A person playfully sits a Ponytail Palm on top of their head.

How To Care For The Ponytail Palm

The Ponytail Palm is one of the easiest plants to care for indoors. Ironically, this succulent is far from a true palm and requires dry air, little water, and warm climates to survive.  Native to desert areas of Mexico, Belize, and Guatemala, their natural environment in your home will allow the Ponytail Palm to thrive under your care. 

Maintenance: Low | Climate: Warm + Dry | Light: Bright + Indirect | Water: Infrequent | Pet Safe: Yes



The Ponytail Palm has a unique silhouette, flaunting groups of narrow, curly leaves from the top of its bulging trunk. They live long and grow slowly, reaching up to 6 feet indoors over the course of many years.  



The Ponytail Palm thrives in very bright and indirect light. Place it near a South or West-facing window, and avoid placement in line with any scorching heat from the sun. 

They can withstand a few hours of direct sunlight, however, brown leaf tips become common with sun exposure and/or thirst. 



It’s essential to avoid overwatering a Ponytail Palm. The trunk stores water, so they’re drought tolerant and require soil to fully dry in between each watering. 

Offer your plant infrequent, deep waterings as seldom as biweekly or bimonthly. This varies based on how fast the soil dries. Always check the soil moisture using your finger first and use high-quality water

During the winter, only water on occasion. When the trunk of your Ponytail Palm has shrunken or wrinkled, it’s a sign of thirst.



Average indoor air tends to work well for the Ponytail Palm. Since they require a dry environment, avoid placing it near any humidifiers or in humid rooms, such as a bathroom or kitchen. They prefer temperatures between 60º-80ºF. 


The Ponytail Palm symbolizes freedom and strong will. It can be intentionally added to nearly any area of your home, where it will also clean the air of toxins. So long as it has bright, indirect light, it will suit any room well.



Ponytail Palms are best kept in sturdy, clay planters. Clay is heavy enough to support the trunk and is also porous. This enables better airflow and moisture control. However, any pot with a drainage hole will do just fine. 

They can go years without needing to be repotted, though annually refreshing the soil will support healthy growth. Keep them in a cacti-succulent soil mixture, or add sand to a standard potting mix to enhance drainage. They can be fertilized 1-2 times during the growing season.


As one of the easiest plants to care for, Ponytail Palms don’t have many needs throughout the year. At the start of Fall, decrease their watering frequency. Start with watering about every other month and adjust from there. These plants are drought tolerant and will do better with less water rather than too much.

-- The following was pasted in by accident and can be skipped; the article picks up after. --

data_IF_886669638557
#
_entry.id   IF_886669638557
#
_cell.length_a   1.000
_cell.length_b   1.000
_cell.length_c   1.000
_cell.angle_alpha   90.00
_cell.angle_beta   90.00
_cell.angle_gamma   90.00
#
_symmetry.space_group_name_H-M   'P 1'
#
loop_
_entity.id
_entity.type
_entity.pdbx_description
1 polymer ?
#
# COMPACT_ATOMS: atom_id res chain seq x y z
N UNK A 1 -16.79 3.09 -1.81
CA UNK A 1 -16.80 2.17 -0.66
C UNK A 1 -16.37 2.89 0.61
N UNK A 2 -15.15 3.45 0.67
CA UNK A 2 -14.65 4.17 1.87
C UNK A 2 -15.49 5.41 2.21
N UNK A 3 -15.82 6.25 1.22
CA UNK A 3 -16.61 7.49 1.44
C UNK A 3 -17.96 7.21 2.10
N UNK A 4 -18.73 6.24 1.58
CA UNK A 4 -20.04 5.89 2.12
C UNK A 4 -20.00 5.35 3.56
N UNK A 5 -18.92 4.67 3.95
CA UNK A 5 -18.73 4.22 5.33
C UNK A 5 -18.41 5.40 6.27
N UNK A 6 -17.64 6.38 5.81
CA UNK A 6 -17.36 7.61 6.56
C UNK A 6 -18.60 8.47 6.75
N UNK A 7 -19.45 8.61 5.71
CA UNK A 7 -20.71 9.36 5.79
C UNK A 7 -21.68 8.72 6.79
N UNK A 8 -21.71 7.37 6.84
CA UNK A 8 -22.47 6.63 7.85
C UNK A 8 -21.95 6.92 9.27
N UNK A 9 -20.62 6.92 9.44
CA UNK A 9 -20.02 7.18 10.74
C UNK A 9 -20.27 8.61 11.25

Additionally, keep them away from cold windows, drafts, and temperature drops below 60º.



Brown tips are common on a Ponytail Palm and can be pruned using clean scissors. Cut the brown tip at an angle and don’t cut into the green flesh.

Ponytail Palms can be propagated from pup cuttings. Pups are small new growths found on the base of the trunk or in the soil. With a clean and sharp knife, remove the pup and allow it to grow new roots in a sandy soil mixture.



Most commonly, the issues you’ll run into with a Ponytail Palm are a result of either over or under-watering. 

Signs of overwatering include:

  • A soft, mushy trunk
  • Yellow leaves
  • Fallen leaves
  • Wet soil

To heal an overwatered Ponytail Palm, the soil will need to dry out completely. Let the plant rest for 2-3 weeks after and remove any dead or damaged leaves. Before watering again, check the soil’s moisture level using your finger or a chopstick.  

Reduce your watering frequency and ensure your plant has proper drainage to avoid overwatering in the future. A planter with a drainage hole, a sandy soil mixture, and a layer of pebbles between the soil and bottom of the planter are all great ways to improve drainage. 

Signs of under-watering include:

  • Brown and dry leaf tips
  • Shrunken or wrinkled trunk
  • Brittle, dry soil
  • Water runs through the pot very quickly

To revive an under-watered Ponytail Palm, give it a drink. If your planter has a drainage hole, water enough so that excess water flows out. If your planter does not have a drainage hole, use your best judgment to avoid soggy soil.

A severely under-watered plant will appreciate a deep soak. Give it a generous amount of water that will flow out of the drainage hole and collect in a saucer. Allow the soil to drink from the saucer for 5-10 minutes, then discard the excess water. 



If you have a sunny window that your Ponytail Palm can sit a few feet away from, you’re already off to a great start. Here are 3 other foolproof tips for a happy, healthy Ponytail Palm:

  1. Water about once a month or every other month. It’s safer to underwater than to overwater, especially in the winter.
  2. Prune brown tips off of leaves to keep a great appearance. It’s best to prune conservatively, to avoid shock.
  3. Keep your Ponytail Palm in a well-draining soil mixture and use a sturdy planter that has a drainage hole. 

Have any other questions about caring for your Ponytail Palm? Grounded Office Hours are complimentary with every plant purchase. Schedule your care consultation with our Plant Specialist here